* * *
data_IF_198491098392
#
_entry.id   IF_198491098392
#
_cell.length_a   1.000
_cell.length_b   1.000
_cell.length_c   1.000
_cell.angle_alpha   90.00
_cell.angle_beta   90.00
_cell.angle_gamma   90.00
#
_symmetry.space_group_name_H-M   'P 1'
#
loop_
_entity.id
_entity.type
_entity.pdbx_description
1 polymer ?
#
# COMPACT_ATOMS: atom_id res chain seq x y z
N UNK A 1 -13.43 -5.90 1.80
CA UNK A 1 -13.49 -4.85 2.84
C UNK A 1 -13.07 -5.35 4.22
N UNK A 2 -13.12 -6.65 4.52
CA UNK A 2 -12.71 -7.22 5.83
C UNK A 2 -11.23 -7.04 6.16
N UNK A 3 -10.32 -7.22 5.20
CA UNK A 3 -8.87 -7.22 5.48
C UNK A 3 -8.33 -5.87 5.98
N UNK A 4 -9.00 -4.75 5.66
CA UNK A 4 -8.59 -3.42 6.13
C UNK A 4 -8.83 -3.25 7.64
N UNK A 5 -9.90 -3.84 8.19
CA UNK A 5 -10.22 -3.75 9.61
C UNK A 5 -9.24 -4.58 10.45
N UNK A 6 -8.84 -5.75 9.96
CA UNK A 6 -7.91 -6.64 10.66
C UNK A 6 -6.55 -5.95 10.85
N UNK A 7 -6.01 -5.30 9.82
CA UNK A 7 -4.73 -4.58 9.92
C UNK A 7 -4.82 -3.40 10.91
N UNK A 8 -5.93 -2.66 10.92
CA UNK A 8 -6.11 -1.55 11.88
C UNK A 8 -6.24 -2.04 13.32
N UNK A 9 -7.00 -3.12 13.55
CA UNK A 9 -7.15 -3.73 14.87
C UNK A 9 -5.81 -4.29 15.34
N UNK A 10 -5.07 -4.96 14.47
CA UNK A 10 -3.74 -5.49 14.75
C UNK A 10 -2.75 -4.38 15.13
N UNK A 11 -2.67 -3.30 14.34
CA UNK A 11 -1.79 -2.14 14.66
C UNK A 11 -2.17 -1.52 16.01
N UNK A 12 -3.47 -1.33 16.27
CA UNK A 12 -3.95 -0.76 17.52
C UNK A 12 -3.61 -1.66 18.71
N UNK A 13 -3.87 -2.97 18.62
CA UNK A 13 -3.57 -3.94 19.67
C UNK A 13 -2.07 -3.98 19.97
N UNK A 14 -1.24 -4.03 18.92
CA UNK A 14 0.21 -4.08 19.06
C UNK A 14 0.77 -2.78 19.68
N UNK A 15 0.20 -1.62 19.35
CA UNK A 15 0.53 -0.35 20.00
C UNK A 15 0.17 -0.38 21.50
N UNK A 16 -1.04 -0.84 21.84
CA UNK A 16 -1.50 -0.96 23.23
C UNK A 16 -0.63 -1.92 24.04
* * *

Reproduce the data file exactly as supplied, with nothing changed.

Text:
data_IF_198491098392
#
_entry.id   IF_198491098392
#
_cell.length_a   1.000
_cell.length_b   1.000
_cell.length_c   1.000
_cell.angle_alpha   90.00
_cell.angle_beta   90.00
_cell.angle_gamma   90.00
#
_symmetry.space_group_name_H-M   'P 1'
#
loop_
_entity.id
_entity.type
_entity.pdbx_description
1 polymer ?
#
# COMPACT_ATOMS: atom_id res chain seq x y z
N UNK A 1 -13.43 -5.90 1.80
CA UNK A 1 -13.49 -4.85 2.84
C UNK A 1 -13.07 -5.35 4.22
N UNK A 2 -13.12 -6.65 4.52
CA UNK A 2 -12.71 -7.22 5.83
C UNK A 2 -11.23 -7.04 6.16
N UNK A 3 -10.32 -7.22 5.20
CA UNK A 3 -8.87 -7.22 5.48
C UNK A 3 -8.33 -5.87 5.98
N UNK A 4 -9.00 -4.75 5.66
CA UNK A 4 -8.59 -3.42 6.13
C UNK A 4 -8.83 -3.25 7.64
N UNK A 5 -9.90 -3.84 8.19
CA UNK A 5 -10.22 -3.75 9.61
C UNK A 5 -9.24 -4.58 10.45
N UNK A 6 -8.84 -5.75 9.96
CA UNK A 6 -7.91 -6.64 10.66
C UNK A 6 -6.55 -5.95 10.85
N UNK A 7 -6.01 -5.30 9.82
CA UNK A 7 -4.73 -4.58 9.92
C UNK A 7 -4.82 -3.40 10.91
N UNK A 8 -5.93 -2.66 10.92
CA UNK A 8 -6.11 -1.55 11.88
C UNK A 8 -6.24 -2.04 13.32
N UNK A 9 -7.00 -3.12 13.55
CA UNK A 9 -7.15 -3.73 14.87
C UNK A 9 -5.81 -4.29 15.34
N UNK A 10 -5.07 -4.96 14.47
CA UNK A 10 -3.74 -5.49 14.75
C UNK A 10 -2.75 -4.38 15.13
N UNK A 11 -2.67 -3.30 14.34
CA UNK A 11 -1.79 -2.14 14.66
C UNK A 11 -2.17 -1.52 16.01
N UNK A 12 -3.47 -1.33 16.27
CA UNK A 12 -3.95 -0.76 17.52
C UNK A 12 -3.61 -1.66 18.71
N UNK A 13 -3.87 -2.97 18.62
CA UNK A 13 -3.57 -3.94 19.67
C UNK A 13 -2.07 -3.98 19.97
N UNK A 14 -1.24 -4.03 18.92
CA UNK A 14 0.21 -4.08 19.06
C UNK A 14 0.77 -2.78 19.68
N UNK A 15 0.20 -1.62 19.35
CA UNK A 15 0.53 -0.35 20.00
C UNK A 15 0.17 -0.38 21.50
N UNK A 16 -1.04 -0.84 21.84
CA UNK A 16 -1.50 -0.96 23.23
C UNK A 16 -0.63 -1.92 24.04